The Crucifixion by Jacopo di Cione | Adventures of a medieval painting
In the latter half of the 14th century, the masters of much of Florentine art were the Di Cione brothers, Jacopo, Matteo, Nardo and Andrea. The Crucifixion by Jacopo di Cione – also known as Robiccia – and his workshop is a small-sized fixed altarpiece with provenance from Florence, which is currently on display at the National Gallery in London. The artwork dates back to 1369-1370 and it is one of the finest examples of Florentine Gothic art of the late 1300s.
A medieval colourful painting
The artwork presents depicted parts as well as a precious frame, gilded and unique of its kind.
On the central panel, the scene of the Crucifixion is colorful and lively. Its many concurrences lend the panel a strong narrative nature, in contrast with the lateral full-length standing saint figures. On the left-hand side, there is Saint John the Baptist and Saint Paul, while on the right are Saint James the Greater and Saint Bartholomew. The predella, the lower part, in a single wooden panel, presents five figures depicted in five medallions. The central roundel features the Virgin with the Infant Christ. Saint Anthony the Abbot and Saint Catherine appear on the right. On the left Saint Bernard holds an open book along with an unidentified female saint.
A unique frame
The altarpiece also presents a precious Gothic frame, with a bright gilding – unique of its kind – eight coats of arms and seven domes on the top with starred ceilings and a vault cross, a detail that the viewer can only spot if looking at the painting upside down or while on their knees. The original function was contemplative and intimate devotion, and given its small dimensions, all the details visible only when seen from close up.
Provenance: the nunnery hypothesis
There are still gaps in the history of this artwork, but hypotheses and certain facts too. The Crucifixion probably originally belonged to a Florentine nunnery. Perhaps it was the convent of Santa Maria Maddalena di Castello (de’Pazzi), dependent on the Cistercian abbey of Settimo. Given its compact format, presumably, it was originally placed on a small altar. The coats of arms on the two lateral pillars would suggest that the panel protruded out of a niche wall, while the image could have been the object of intimate adoration, more likely placed on altars in the nunnery dormitory. In the 15th century, the decorative program changed as Castello needed to show its power within the town of Florence. At that time, the Crucifixion perhaps was on the altar of Saint Bernard and Saint Benedict, and eventually removed when the nuns moved to San Donato a Torre (around 1442).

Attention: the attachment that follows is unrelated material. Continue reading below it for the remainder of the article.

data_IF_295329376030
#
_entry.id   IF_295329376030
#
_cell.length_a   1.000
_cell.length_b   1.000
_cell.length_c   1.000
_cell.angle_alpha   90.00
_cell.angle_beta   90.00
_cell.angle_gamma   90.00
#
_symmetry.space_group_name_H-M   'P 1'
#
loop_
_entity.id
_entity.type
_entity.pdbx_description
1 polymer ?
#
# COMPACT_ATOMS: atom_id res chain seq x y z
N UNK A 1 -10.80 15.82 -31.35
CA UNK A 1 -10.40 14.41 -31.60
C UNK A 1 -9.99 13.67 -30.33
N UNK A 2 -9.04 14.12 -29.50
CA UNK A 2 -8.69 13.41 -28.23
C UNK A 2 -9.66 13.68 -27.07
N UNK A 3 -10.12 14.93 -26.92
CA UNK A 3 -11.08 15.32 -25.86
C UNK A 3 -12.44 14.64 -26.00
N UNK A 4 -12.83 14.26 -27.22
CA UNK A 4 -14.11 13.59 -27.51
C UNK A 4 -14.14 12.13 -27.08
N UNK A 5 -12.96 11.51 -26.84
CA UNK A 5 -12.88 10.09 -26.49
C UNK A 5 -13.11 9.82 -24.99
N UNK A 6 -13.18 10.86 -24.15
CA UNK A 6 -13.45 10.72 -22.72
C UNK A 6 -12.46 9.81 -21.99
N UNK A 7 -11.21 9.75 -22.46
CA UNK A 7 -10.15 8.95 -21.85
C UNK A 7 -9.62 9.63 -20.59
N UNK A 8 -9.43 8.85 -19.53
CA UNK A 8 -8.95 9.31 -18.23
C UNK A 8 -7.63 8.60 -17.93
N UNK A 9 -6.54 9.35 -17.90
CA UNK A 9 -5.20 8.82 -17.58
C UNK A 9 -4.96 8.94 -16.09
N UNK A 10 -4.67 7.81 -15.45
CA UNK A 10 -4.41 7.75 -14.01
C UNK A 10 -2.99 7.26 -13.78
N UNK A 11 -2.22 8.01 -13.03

The British collections
In a sale by Christie’s auctioneers in 1822 the painting was bought by the owner of Fonthill Abbey in England, until it was acquired by the National Gallery in 1896. Fonthill Abbey in Wiltshire was the extravagant and magnificent mansion of William Beckford (1760-1844) – a famous art collector, writer and politician with a taste in Gothic romanticism. This was definitely the perfect place to hang the Crucifixion. The images that survived show that the artwork would perfectly match the dramatic architecture in the Gothic Revival style of the building and the interiors dominated by gilt and crimson. Indeed, in Rutter’s description of Fonthill Abbey (1822), the Crucifixion was hung in the Lancaster, or State Bedroom showing Beckford’s innovative taste for early Italian pictures.
Function and aesthetic influence
Originally the value of this work was connected to its devotional function and to the precious material features. After Beckford acquired it, its value increased: the original function and the provenance from Italy dignified Beckford’s lineage, while Gothic aesthetics played an influential role within one of the most significant early Gothic revival contexts.
In the centre of the scene, Christ is portrayed in all his suffering. The Virgin is fainting at the foot of the Cross with St. John the Evangelist and two groups of people. On the left side are the soldiers casting lots, the sponge-bearer, the group of Marys with Magdalene and the Good Thief. On the right there are the Bad Thief, the soldier who is beating his legs and the spear-bearer. At first sight, the focal point of the painting proves difficult to distinguish. Indeed, the lively interactions create a dramatic scenery, giving the impression of a religious play. Multiple features stress the verticality of this artwork. First of all there are the soldiers’ multiple lances and the poles of the high crosses, then the Virgin with the Infant Christ, who is vertically linked to the desperate Virgin under the Cross.
The sinner look
One of the soldiers on horseback to the right is turning towards the viewer. He directs his gaze outside the picture: a sinner, who now attracts the attention of those standing at this altarpiece, who may be other sinners addressing their prayers to Christ. The most surprising aspect of the whole history of this painting is that such a rare specimen of art has survived until nowadays in excellent condition. Once, it was a point of reference in a nunnery and for sinners who empathized with Christ and prayed to him. Nowadays, the viewer admires it for its beauty and uniqueness at the National Gallery. The beauty and the preciousness of its materials made it a cult object in the 19th century, changing its function. Originally the means to a spiritual purpose, the Crucifixion was reused and revalued more for its aesthetics than for its religious aspects.